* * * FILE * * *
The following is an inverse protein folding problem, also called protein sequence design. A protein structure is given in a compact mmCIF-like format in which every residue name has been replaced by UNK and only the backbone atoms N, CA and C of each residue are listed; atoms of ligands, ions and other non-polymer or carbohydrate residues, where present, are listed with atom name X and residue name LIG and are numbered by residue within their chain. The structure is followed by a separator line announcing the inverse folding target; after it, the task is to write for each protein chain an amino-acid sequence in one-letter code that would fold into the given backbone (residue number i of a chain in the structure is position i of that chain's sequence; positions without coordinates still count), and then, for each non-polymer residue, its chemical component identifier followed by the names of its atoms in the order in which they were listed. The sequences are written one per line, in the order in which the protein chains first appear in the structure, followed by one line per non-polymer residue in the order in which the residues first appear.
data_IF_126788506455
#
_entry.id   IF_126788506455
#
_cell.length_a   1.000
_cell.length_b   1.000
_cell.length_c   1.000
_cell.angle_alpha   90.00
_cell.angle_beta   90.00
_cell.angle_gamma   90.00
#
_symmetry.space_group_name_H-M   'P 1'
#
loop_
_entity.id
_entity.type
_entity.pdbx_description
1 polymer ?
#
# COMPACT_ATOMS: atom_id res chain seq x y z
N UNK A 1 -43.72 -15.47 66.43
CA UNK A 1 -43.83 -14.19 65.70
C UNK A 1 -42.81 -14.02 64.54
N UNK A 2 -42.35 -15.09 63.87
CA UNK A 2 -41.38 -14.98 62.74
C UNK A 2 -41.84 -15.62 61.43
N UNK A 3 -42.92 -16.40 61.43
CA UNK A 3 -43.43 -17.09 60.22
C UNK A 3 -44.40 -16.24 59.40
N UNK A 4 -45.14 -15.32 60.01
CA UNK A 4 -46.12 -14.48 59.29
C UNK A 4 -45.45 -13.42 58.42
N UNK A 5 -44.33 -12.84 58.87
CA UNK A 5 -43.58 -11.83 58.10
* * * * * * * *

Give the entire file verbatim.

The following is an inverse protein folding problem, also called protein sequence design. A protein structure is given in a compact mmCIF-like format in which every residue name has been replaced by UNK and only the backbone atoms N, CA and C of each residue are listed; atoms of ligands, ions and other non-polymer or carbohydrate residues, where present, are listed with atom name X and residue name LIG and are numbered by residue within their chain. The structure is followed by a separator line announcing the inverse folding target; after it, the task is to write for each protein chain an amino-acid sequence in one-letter code that would fold into the given backbone (residue number i of a chain in the structure is position i of that chain's sequence; positions without coordinates still count), and then, for each non-polymer residue, its chemical component identifier followed by the names of its atoms in the order in which they were listed. The sequences are written one per line, in the order in which the protein chains first appear in the structure, followed by one line per non-polymer residue in the order in which the residues first appear.
data_IF_126788506455
#
_entry.id   IF_126788506455
#
_cell.length_a   1.000
_cell.length_b   1.000
_cell.length_c   1.000
_cell.angle_alpha   90.00
_cell.angle_beta   90.00
_cell.angle_gamma   90.00
#
_symmetry.space_group_name_H-M   'P 1'
#
loop_
_entity.id
_entity.type
_entity.pdbx_description
1 polymer ?
#
# COMPACT_ATOMS: atom_id res chain seq x y z
N UNK A 1 -43.72 -15.47 66.43
CA UNK A 1 -43.83 -14.19 65.70
C UNK A 1 -42.81 -14.02 64.54
N UNK A 2 -42.35 -15.09 63.87
CA UNK A 2 -41.38 -14.98 62.74
C UNK A 2 -41.84 -15.62 61.43
N UNK A 3 -42.92 -16.40 61.43
CA UNK A 3 -43.43 -17.09 60.22
C UNK A 3 -44.40 -16.24 59.40
N UNK A 4 -45.14 -15.32 60.01
CA UNK A 4 -46.12 -14.48 59.29
C UNK A 4 -45.45 -13.42 58.42
N UNK A 5 -44.33 -12.84 58.87
CA UNK A 5 -43.58 -11.83 58.10